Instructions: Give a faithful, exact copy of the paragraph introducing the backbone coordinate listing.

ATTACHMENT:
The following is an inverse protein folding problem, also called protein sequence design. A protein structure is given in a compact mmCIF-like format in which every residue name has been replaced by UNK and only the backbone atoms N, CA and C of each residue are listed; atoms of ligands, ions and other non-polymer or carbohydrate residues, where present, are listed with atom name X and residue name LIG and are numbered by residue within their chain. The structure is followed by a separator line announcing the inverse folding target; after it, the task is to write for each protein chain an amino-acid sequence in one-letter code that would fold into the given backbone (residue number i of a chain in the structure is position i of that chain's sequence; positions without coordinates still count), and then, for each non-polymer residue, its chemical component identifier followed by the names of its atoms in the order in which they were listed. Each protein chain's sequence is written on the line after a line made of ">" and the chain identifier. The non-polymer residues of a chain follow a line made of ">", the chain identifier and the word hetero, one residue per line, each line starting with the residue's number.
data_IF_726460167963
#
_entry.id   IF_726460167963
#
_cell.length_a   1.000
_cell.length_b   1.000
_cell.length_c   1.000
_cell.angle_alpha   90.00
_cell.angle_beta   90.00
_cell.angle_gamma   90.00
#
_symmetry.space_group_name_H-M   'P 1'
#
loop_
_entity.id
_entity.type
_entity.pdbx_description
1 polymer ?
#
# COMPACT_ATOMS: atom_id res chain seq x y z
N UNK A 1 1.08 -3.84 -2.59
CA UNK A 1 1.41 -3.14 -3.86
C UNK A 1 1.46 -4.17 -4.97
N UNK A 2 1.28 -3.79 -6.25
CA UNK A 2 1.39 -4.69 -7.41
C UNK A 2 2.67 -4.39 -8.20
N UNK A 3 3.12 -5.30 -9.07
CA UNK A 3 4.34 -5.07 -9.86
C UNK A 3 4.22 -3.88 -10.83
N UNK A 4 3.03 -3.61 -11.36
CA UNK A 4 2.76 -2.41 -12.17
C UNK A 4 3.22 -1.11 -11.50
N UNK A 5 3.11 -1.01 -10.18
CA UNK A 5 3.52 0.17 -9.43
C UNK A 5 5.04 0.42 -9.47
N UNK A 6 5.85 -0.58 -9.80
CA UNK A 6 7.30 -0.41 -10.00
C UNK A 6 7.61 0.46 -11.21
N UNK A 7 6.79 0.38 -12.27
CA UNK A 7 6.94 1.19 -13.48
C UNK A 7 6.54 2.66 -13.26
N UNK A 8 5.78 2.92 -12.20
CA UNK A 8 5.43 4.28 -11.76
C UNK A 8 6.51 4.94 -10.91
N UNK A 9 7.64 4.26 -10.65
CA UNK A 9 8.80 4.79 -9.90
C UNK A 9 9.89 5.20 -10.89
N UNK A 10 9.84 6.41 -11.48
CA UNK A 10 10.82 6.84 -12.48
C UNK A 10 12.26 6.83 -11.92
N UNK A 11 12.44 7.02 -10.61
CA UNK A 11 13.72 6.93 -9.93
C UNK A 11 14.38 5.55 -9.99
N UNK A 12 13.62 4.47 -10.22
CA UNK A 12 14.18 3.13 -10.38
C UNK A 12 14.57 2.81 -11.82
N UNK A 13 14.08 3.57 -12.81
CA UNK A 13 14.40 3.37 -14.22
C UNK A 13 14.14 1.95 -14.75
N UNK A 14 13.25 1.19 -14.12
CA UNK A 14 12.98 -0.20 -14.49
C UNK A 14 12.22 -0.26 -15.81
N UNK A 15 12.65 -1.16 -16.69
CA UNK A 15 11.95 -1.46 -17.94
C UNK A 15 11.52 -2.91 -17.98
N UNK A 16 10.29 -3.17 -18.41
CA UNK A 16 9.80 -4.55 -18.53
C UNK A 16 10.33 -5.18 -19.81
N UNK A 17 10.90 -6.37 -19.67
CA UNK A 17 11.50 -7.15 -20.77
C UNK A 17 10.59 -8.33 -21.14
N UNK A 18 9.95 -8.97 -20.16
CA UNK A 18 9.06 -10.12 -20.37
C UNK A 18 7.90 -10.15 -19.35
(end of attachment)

The following is an inverse protein folding problem, also called protein sequence design. A protein structure is given in a compact mmCIF-like format in which every residue name has been replaced by UNK and only the backbone atoms N, CA and C of each residue are listed; atoms of ligands, ions and other non-polymer or carbohydrate residues, where present, are listed with atom name X and residue name LIG and are numbered by residue within their chain. The structure is followed by a separator line announcing the inverse folding target; after it, the task is to write for each protein chain an amino-acid sequence in one-letter code that would fold into the given backbone (residue number i of a chain in the structure is position i of that chain's sequence; positions without coordinates still count), and then, for each non-polymer residue, its chemical component identifier followed by the names of its atoms in the order in which they were listed. Each protein chain's sequence is written on the line after a line made of ">" and the chain identifier. The non-polymer residues of a chain follow a line made of ">", the chain identifier and the word hetero, one residue per line, each line starting with the residue's number.